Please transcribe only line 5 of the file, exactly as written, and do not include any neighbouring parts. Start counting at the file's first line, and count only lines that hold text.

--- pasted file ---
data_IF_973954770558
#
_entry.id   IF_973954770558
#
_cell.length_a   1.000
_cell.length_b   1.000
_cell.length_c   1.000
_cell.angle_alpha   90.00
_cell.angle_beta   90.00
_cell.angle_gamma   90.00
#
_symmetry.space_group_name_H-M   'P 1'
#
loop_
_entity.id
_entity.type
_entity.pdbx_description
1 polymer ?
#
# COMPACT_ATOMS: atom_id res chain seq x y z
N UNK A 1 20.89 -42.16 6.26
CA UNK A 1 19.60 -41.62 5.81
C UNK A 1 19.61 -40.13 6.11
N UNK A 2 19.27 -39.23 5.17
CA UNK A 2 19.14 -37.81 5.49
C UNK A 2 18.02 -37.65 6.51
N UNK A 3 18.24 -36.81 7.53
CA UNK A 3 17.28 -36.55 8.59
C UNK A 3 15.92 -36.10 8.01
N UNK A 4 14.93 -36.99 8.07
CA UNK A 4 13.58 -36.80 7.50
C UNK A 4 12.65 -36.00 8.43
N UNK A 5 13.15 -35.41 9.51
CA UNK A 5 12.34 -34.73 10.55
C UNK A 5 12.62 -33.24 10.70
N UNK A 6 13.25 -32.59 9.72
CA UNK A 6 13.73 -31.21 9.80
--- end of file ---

_cell.length_a   1.000